The layer numbers for the U.S. in the table “Annual Average Number of Layers, Eggs per Layer, and Total Egg Production” from USDA’s Chickens and Eggs 2018 Summary are identical to the ones in FAO’s livestock primary (“United States of America”, “Producing Animals/Slaughtered”, “Eggs, hen, in shell”). For example, 375,845,000 for 2017. According to my correspondence with USDA “Any layer number in the summary report does not include pullets. NASS’s definitions of the two are mutually exclusive: layers are females of any age laying marketable eggs while pullets are females who are not yet laying marketable eggs.” Since the table in the USDA summary says “layers”, we know that it and FAO’s numbers exclude pullets. ↩︎
According to the table 30 in the Census of Agriculture, in 2017 in the U.S. there were 368.2M layers, 130.5M pullets, and 7M roosters. So the total number of chickens involved in egg production in the U.S. is about 505.8M. (130.5M + 7M) / 505.8M = 27.2%. ↩︎
This might be a slight overestimate because it ignores pre-slaughter mortality. Some chickens are alive for some time but are not slaughtered because they die of disease or other causes before their slaughter age. However, the broiler pre-slaughter mortality rate in Indonesia is not nearly high enough to explain these discrepancies. According to Nathan Associates Inc. (2013), it’s 6-7 percent." A similar rate can be inferred from Brienen et al. (2014). According to FAO, in 2017, Indonesia imported 5.3M live chickens and exported 7,000. If this was taken into account, the estimated slaughter age would increase even more (although very slightly). I didn’t take this into account for the sake of simplicity. Other possible problems with this estimate are explained in the High variance in estimated slaughter age section. ↩︎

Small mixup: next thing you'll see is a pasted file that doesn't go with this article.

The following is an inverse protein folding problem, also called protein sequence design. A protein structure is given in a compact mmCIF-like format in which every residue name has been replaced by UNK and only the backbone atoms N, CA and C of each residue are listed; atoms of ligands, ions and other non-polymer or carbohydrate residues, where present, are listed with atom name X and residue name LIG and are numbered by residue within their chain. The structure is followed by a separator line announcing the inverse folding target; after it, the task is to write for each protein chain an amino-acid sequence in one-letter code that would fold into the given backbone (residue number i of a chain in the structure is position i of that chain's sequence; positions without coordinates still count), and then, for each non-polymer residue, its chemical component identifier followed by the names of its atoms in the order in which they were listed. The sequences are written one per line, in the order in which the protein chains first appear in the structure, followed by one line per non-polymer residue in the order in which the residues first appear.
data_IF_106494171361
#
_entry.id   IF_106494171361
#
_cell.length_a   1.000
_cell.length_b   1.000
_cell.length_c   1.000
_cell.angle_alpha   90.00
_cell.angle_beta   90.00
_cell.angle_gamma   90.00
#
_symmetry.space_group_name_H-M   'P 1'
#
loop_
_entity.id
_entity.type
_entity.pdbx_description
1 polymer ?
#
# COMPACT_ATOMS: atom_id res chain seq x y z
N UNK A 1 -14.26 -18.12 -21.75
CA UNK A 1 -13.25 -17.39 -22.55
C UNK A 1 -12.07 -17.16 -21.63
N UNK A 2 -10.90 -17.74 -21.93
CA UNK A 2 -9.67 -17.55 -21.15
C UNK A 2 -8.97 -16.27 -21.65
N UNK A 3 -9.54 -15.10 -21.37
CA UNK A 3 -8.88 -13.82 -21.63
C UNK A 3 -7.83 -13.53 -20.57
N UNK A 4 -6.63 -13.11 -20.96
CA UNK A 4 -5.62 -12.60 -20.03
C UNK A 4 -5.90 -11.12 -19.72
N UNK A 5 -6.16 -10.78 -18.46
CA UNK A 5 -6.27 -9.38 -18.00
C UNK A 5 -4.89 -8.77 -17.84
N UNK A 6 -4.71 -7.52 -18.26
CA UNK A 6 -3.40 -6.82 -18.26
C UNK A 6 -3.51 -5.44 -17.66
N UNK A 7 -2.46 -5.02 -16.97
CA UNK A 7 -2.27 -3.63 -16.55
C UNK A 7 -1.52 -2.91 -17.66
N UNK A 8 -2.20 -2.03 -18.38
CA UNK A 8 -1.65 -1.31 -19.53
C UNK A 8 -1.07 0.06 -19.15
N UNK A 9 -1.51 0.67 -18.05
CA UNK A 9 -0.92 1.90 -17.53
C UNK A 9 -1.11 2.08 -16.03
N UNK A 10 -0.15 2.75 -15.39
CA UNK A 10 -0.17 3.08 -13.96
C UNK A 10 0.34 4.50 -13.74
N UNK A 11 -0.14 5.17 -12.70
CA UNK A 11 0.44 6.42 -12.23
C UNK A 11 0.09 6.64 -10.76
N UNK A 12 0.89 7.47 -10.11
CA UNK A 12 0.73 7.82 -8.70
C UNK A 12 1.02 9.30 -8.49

I didn’t include sheep in the spreadsheet because sheep raised primarily for wool are probably slaughtered when they are older than sheep raised primarily for meat. Consequently, there might be big differences in sheep slaughter age in different countries because it depends on whether sheep in that country are mostly raised for meat or wool. Unfortunately, FAO doesn’t collect statistics for how many animals are raised for wool since 2013. Similarly, I excluded cattle from the table because in many countries they are used as working animals and FAO does not collect statistics about it. ↩︎